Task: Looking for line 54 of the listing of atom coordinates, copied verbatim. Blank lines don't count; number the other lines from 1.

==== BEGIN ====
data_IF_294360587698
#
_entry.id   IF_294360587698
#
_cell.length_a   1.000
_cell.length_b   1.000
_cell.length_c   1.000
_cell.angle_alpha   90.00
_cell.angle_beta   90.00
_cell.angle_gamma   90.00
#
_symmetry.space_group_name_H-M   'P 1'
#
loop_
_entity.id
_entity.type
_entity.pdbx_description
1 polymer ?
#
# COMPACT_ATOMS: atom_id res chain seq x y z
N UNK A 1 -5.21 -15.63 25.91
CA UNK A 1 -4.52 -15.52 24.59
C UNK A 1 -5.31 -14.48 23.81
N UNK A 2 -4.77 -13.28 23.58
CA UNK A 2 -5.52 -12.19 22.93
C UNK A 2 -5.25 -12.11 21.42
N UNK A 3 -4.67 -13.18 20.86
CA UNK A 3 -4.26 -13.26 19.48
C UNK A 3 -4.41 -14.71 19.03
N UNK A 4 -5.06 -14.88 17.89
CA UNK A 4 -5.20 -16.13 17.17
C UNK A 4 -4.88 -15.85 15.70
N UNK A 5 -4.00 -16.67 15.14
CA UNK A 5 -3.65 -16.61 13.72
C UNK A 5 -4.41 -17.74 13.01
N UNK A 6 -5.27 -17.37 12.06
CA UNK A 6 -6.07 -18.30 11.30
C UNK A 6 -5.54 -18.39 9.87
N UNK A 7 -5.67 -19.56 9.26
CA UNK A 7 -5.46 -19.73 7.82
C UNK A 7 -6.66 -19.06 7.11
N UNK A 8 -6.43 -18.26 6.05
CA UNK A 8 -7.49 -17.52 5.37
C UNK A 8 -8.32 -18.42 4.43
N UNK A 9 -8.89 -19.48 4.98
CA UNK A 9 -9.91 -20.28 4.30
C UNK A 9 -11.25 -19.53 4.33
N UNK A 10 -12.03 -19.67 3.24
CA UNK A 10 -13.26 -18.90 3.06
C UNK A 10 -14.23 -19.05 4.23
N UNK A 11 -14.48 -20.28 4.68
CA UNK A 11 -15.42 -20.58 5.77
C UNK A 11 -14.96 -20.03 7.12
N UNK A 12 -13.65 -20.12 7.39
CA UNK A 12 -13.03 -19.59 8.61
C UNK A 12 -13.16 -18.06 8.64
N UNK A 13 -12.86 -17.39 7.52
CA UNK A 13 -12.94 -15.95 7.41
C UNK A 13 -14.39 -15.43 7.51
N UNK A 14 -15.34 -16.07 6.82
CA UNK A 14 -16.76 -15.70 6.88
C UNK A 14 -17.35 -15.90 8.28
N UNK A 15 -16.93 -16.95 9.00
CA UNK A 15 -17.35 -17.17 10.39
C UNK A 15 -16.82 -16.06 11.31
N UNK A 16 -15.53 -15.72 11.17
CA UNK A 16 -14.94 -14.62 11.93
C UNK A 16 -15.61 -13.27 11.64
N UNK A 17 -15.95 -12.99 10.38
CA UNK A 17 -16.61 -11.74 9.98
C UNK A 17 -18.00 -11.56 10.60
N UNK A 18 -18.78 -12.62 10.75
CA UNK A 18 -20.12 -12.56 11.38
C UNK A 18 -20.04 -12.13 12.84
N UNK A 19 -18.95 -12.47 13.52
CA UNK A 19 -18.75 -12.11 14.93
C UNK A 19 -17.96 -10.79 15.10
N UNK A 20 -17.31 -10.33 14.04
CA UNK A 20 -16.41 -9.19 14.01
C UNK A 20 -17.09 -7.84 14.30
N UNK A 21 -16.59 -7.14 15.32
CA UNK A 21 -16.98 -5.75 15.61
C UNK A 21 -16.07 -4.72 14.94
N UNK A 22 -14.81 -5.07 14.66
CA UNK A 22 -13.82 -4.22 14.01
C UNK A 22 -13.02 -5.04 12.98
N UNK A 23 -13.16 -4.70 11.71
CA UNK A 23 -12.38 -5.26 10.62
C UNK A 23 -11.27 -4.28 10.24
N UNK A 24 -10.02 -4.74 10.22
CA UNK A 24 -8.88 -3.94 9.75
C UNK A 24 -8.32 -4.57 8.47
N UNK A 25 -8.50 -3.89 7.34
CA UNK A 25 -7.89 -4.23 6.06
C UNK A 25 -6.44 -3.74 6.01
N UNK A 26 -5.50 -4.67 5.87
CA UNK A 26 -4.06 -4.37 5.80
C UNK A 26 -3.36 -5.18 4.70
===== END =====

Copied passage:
N UNK A 12 -13.65 -20.12 7.39